In 1935, Amelia made history again by piloting the first solo flight from Hawaii to California. This route was 2,408 miles long, which is farther than the US is from Europe. It took her 17 hours and 7 minutes to get from HI to Oakland. Later in 1935 she also became the first person to fly solo from LA to Mexico City.

Amelia’s flight path

In 1937, Amelia decided that she had bigger fish to fry: She was going to be the first pilot ever to fly around the world. On June 1, with navigator Fred Noonan, in a Lockheed Electra, which is apparently some kind of plane, the pair commenced their 29,0000-mile flight from Miami. 

Of course, they needed to stop and refuel at least a couple of times. On June 29, they landed in New Guinea, after traveling about 22,000 miles. They only had about 7,000 miles left to get back to their starting point of Oakland.

On July 2, 1937, Amelia Earhart and Fred left New Guinea for Howland Island, which was about 2,600 miles away. The flight was expected to be difficult, partially because the island was small and therefore difficult to locate.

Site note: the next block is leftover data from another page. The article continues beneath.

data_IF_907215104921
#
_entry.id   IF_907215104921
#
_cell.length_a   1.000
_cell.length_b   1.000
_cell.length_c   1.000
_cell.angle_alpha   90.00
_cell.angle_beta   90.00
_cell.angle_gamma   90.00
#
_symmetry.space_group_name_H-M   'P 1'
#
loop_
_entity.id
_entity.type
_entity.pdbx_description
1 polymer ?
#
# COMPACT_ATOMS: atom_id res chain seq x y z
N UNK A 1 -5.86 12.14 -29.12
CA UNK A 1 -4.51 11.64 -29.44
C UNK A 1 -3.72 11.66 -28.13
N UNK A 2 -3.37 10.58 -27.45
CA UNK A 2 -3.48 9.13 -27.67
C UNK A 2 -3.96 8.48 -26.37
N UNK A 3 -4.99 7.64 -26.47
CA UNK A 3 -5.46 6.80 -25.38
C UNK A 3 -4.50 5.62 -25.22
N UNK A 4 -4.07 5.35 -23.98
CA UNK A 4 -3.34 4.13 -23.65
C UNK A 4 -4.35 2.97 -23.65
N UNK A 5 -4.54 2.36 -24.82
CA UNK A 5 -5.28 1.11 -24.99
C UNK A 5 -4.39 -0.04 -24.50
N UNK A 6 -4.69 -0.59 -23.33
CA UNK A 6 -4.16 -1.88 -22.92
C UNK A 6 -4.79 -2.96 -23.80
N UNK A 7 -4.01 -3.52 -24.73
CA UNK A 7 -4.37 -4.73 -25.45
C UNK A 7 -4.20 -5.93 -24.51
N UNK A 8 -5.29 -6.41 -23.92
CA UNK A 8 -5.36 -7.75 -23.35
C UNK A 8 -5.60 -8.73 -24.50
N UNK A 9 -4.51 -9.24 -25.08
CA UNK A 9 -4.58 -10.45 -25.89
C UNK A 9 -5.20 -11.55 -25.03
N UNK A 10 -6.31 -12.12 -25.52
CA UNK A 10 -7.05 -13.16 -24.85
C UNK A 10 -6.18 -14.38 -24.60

Two US ships, hoping to help with the mission, were brightly lit and stationed between the islands to mark the route. Amelia was also in intermittent radio contact with a US Coast Guard ship near Howland Island. 

Later in her journey, Amelia radioed the Coast Guard staying that she was running out of fuel. An hour later, she stated, “We are running north and south.”

And then, nothing.

The Coast Guard believed that Amelia’s plane was lost about 100 miles from Howland Island. Of course, an extensive search was performed, but it was called off on July 19, 1937. Amelia and Fred were declared lost at Sea.